Facebook Likes = PR + Marketing Marriage
The ongoing debate continues, who should run a company’s Facebook page? Do you leave it to your messaging connoisseurs with your Public Relations agency? Or keep it close to the company, within your in-house Marketing Program?
The answer? Both.
Truth be told, in order to have a polished, relevant and successful program both parties must collaborate because they both bring something to the table. Much like a marriage, it is a special dynamic and it cannot survive nor thrive without both.
PR teams excel at messaging. They are up –to – speed with industry conversations, who is talking about what, and why people care. They understand that a company should be inserted into those conversations and know who the drivers are, whether they may be competitors, media, bloggers, analysts or other key influencers. Above all , they know how to position a company and leverage content as a leading expert, without sounding like a narcissistic broadcast system that only shouts me, myself and I. Which we all know, is annoying for brands to do.
But then again, Marketing is sitting on a goldmine. They are the first ones to see new content, whether that’s a new approved customer case study, image, video or award. They handle website analytics that can detect traffic coming to their website and from where, which after analyzing can improve content strategy (only when shared!).
The next question is, how do you manage that relationship so it produces results? Here are a few 4 marriage counseling lessons that can help PR Pros be a better partner to their Marketing spouse and in result have a more impactful Facebook page.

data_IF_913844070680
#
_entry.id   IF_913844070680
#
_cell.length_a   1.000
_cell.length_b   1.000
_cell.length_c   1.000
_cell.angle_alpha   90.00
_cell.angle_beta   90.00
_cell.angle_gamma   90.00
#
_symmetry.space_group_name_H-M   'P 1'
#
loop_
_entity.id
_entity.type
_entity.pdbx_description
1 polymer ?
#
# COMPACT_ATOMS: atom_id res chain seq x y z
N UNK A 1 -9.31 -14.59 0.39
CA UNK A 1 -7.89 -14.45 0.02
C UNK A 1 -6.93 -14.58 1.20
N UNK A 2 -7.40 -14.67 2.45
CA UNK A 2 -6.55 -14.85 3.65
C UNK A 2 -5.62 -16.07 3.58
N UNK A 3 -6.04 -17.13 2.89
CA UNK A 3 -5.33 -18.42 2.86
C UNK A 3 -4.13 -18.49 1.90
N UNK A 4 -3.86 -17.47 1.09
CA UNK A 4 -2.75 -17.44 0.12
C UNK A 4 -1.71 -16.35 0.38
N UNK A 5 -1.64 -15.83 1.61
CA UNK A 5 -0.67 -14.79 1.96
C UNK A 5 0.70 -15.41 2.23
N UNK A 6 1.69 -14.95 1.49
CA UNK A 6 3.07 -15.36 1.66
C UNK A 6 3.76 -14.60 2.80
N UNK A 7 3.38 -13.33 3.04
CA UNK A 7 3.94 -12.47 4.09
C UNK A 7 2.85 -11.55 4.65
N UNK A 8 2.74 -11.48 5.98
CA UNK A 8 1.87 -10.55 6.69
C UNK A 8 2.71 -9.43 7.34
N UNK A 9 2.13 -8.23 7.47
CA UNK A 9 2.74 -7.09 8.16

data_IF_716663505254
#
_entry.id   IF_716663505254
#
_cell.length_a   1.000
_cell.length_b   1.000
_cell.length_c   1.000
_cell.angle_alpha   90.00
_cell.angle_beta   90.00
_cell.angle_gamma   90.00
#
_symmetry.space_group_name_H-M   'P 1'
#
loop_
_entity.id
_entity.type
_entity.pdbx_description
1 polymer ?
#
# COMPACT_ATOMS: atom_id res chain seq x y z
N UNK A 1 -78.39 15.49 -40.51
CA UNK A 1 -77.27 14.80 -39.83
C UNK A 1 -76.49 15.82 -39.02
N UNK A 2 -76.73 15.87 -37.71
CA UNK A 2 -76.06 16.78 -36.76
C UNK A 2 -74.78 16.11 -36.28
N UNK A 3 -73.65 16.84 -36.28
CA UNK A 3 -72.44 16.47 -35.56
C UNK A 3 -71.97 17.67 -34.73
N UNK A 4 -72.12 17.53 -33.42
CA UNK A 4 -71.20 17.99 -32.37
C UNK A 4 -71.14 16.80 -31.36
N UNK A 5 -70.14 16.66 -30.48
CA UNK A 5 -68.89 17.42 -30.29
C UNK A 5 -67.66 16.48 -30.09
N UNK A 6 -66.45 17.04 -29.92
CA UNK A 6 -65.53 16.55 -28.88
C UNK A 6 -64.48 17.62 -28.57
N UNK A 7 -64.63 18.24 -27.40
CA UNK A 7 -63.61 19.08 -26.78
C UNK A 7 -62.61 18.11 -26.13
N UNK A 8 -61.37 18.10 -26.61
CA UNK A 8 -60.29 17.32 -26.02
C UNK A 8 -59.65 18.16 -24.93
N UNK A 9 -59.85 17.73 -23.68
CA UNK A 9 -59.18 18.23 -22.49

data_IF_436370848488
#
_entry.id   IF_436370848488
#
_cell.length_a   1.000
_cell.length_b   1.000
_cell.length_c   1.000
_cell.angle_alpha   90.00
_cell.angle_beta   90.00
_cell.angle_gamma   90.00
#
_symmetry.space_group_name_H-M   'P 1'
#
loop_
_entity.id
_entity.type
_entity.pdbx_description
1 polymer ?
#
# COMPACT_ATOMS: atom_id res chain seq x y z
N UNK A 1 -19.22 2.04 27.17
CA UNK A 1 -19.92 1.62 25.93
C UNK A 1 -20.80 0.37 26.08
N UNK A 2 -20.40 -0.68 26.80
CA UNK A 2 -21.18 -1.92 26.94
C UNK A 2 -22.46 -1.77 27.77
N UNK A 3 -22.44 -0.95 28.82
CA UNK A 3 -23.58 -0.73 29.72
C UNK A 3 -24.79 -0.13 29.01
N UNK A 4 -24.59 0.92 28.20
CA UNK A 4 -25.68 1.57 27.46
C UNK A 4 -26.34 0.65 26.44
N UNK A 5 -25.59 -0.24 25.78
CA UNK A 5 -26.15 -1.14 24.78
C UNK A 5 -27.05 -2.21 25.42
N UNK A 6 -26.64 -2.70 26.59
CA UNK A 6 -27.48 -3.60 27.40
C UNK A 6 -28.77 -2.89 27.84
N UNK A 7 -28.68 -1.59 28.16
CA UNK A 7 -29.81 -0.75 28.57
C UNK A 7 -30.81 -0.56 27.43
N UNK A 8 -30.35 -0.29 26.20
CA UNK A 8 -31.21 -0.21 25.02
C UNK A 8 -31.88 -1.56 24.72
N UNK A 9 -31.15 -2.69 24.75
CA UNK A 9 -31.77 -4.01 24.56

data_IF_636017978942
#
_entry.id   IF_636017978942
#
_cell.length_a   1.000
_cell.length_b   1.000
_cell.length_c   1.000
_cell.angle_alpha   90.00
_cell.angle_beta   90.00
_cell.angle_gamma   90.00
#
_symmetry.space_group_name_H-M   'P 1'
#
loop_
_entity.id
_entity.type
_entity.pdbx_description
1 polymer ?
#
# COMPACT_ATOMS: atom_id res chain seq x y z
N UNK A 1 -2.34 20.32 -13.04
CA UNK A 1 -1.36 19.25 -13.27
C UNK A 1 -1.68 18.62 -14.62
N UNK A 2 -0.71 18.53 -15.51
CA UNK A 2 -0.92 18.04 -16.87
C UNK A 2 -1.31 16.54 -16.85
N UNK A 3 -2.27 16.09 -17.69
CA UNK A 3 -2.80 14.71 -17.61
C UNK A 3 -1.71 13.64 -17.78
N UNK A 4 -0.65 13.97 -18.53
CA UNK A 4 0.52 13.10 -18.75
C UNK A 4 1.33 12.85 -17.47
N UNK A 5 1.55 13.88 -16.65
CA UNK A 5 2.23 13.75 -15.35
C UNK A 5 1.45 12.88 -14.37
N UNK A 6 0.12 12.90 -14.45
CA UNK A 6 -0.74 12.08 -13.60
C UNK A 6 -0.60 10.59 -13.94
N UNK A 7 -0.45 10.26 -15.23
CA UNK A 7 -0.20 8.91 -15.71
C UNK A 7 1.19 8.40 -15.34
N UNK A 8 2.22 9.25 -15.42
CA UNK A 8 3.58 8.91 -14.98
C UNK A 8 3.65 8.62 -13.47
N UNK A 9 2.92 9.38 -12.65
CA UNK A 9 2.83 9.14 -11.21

- Open the Door to Communication- If you are a PR pro, the chances are your day-to-day contact who already has their plate full from demands from the CMO, is not the digital strategist nor a member of the company’s web team. As a part of your PR program, demand that you have one-on-one access to that person. Schedule a bi-weekly 15 minute call to run down what is in the queue for the next few weeks i.e. what content you can be expecting, or what you will need. Quit the back and forth follow up emails that put your direct contact in the middle of the threads - which in result takes two weeks for tasks to get turnedaround because social media gets the back burner on the list of priorities.
- Share Your Wants and Needs- You will never get what you want if you never ask. Tell the Marketing team what approved stock images you need for the expected blog post that is going to hit or new campaign initiative. If the Facebook banner is getting stale, request an updated one, don’t wait for them to provide one. It is your job to make recommendations.
- Remember to Listen- At the same time, don’t forget to listen to their needs. If there is a new case study or technical webinar that they have devoted time and resources to publish and are trying to push – make sure that link is included in your weekly postings.
- Work Towards the Same Goals- While PR and Marketing are different, they can have similar goals. Find out what you are mutually trying to achieve. For instance, have the Marketing team dive into their website analytics, and find how much traffic is a result of social media postings. If you have a happy marriage, the chances are you will be able to report an increase, which is a win for marketing and a win for PR.
Without these key fundamentals in your program, you’re as good as divorce. Have another one to add that’s proved successful for your Facebook page? Share with us!